From National Geographic.
While whip spiders are arachnids that fall under the arthropod phylum, they’re not actually spiders. Whip spiders have eight legs, but the front two have evolved into antenniform legs that extend up to two feet long. These legs wiggle around like whips to gather sensory information, earning whip spiders their name. The arachnids also have appendages called pedipalps, which behavioral neuroscientist and National Geographic grantee Verner Bingman describes as being like "pliers with sharp teeth."
The National Geographic Society uses the power of science, exploration, education, and storytelling to illuminate and protect the wonder of our world. Learn more at http://www.natgeo.org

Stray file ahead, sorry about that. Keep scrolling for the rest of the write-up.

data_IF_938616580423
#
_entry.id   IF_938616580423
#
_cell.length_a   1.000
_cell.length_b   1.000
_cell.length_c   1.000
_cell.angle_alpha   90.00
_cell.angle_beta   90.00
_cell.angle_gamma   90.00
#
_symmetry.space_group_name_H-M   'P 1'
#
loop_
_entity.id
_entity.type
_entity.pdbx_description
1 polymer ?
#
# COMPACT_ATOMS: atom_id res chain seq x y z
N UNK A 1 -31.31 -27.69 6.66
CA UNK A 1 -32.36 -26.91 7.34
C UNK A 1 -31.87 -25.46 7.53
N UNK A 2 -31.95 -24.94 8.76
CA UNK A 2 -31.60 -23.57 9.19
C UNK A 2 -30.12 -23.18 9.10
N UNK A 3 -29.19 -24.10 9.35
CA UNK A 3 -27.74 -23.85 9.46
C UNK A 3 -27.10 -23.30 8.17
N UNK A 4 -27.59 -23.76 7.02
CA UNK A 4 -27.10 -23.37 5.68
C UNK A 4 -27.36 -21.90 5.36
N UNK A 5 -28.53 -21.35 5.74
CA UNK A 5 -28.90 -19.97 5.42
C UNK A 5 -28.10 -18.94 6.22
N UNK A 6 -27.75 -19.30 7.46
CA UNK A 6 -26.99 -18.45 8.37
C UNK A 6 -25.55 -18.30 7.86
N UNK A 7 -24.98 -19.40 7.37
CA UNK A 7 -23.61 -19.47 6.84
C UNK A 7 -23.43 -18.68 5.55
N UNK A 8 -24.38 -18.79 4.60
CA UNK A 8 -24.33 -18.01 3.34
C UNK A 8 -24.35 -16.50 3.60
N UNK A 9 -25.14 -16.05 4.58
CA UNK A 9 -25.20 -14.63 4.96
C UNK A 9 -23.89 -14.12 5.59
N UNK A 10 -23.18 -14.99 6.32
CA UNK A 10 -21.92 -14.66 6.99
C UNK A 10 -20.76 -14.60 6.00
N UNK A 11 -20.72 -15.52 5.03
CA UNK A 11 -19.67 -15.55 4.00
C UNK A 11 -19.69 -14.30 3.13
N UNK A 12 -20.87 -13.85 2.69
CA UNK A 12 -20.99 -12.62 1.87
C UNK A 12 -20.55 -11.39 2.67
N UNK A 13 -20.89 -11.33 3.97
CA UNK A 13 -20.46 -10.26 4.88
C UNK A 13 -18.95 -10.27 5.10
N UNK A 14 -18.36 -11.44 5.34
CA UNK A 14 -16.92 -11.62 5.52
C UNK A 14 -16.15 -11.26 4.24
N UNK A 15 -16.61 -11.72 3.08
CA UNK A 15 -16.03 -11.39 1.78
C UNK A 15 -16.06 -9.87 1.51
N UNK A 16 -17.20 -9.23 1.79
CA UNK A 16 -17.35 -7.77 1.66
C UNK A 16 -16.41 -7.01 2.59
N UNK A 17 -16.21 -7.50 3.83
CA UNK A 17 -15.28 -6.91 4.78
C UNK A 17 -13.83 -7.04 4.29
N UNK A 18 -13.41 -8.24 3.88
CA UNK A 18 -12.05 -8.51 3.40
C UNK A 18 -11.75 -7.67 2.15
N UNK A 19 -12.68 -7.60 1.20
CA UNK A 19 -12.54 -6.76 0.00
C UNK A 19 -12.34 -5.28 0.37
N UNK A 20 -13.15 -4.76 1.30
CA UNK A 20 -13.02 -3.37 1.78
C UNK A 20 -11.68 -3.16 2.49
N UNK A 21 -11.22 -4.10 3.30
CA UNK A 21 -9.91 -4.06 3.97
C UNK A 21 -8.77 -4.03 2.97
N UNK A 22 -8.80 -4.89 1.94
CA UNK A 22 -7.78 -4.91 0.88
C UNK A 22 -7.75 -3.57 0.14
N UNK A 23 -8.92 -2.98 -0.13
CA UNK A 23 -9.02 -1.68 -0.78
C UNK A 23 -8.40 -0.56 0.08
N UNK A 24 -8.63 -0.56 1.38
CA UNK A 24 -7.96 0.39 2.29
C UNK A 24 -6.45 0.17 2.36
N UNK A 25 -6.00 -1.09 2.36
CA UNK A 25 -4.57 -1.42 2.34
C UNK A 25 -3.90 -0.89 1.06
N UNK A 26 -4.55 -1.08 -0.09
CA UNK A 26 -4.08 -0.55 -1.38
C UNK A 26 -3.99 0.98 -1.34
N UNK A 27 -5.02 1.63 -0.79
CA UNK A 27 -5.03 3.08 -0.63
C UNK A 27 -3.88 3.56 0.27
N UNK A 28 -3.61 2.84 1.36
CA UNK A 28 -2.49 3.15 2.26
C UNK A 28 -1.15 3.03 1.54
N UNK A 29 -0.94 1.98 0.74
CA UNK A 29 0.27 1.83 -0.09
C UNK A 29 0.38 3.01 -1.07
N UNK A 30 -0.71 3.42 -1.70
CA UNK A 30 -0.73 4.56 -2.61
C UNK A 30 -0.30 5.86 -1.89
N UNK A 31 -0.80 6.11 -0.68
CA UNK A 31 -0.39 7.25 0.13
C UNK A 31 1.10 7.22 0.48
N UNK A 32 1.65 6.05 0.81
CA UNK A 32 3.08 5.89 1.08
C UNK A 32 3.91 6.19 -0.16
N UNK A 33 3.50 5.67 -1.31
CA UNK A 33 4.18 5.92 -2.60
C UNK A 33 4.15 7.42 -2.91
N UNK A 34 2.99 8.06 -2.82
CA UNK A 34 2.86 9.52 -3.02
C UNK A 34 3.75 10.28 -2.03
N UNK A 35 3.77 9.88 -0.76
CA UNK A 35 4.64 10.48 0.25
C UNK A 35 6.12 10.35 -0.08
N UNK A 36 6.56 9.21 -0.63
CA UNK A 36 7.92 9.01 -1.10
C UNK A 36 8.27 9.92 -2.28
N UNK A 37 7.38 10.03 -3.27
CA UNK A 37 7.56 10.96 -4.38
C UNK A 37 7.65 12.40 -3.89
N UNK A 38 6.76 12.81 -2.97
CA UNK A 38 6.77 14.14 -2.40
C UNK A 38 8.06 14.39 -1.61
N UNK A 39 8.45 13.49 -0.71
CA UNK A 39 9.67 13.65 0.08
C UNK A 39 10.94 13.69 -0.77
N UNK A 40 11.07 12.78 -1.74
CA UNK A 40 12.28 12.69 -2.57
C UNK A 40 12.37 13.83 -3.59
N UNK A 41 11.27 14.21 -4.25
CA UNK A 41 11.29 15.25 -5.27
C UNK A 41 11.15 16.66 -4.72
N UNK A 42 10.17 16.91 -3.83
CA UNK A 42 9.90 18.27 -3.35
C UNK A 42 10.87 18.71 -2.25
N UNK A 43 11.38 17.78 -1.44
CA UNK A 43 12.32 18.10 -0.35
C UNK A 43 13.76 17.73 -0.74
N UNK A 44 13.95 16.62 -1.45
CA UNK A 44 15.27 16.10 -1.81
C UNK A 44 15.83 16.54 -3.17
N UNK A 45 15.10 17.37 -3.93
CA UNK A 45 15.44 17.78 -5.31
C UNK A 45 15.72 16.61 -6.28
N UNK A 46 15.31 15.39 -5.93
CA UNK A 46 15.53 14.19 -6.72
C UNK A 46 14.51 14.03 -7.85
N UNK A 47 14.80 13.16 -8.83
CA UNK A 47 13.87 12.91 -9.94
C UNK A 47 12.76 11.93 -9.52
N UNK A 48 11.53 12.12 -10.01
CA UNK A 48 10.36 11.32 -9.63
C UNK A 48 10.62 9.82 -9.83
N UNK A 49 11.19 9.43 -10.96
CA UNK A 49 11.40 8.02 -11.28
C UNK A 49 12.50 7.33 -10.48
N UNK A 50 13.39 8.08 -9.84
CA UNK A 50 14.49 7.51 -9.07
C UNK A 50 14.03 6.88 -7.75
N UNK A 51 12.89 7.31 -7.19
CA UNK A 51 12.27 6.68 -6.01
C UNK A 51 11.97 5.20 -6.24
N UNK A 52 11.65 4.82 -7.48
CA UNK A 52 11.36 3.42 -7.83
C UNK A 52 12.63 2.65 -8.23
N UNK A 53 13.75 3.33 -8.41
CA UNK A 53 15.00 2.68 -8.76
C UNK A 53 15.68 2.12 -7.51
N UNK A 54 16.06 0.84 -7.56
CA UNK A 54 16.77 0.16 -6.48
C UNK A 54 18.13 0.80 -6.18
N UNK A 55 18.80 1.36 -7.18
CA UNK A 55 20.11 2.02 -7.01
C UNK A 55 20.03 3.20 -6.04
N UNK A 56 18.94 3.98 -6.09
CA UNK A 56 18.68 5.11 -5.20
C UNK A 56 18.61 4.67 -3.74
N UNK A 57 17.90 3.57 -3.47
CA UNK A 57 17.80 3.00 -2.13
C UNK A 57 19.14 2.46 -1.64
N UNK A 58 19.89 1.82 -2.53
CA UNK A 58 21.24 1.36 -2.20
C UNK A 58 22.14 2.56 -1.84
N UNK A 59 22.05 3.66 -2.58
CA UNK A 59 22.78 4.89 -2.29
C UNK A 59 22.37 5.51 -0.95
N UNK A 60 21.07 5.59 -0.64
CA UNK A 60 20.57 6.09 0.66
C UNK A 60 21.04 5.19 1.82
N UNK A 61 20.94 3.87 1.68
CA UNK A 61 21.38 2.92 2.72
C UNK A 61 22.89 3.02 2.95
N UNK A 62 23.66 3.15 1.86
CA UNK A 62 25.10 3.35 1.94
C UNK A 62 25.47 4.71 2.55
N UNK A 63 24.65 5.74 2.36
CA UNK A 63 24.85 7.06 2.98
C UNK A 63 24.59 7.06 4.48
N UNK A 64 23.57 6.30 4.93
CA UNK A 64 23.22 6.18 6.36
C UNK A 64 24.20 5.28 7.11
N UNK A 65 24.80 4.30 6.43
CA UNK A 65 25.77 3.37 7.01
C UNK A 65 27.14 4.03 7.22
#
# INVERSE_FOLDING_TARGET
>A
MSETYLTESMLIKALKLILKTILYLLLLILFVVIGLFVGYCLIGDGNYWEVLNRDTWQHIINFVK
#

About Explorers in the Field:
Join our National Geographic Explorers as they explore the depths of the ocean, protect unique ecosystems, track animals over incredible distances, and more! Explorers in the Field takes you for a quick look inside the world of scientists and storytellers who are working to make new discoveries and protect our planet!
About National Geographic:
National Geographic is the world’s premium destination for science, exploration, and adventure. Through their world-class scientists, photographers, journalists, and filmmakers, Nat Geo gets you closer to the stories that matter and past the edge of what’s possible.
Night Search for Whip Spiders | Explorers In The Field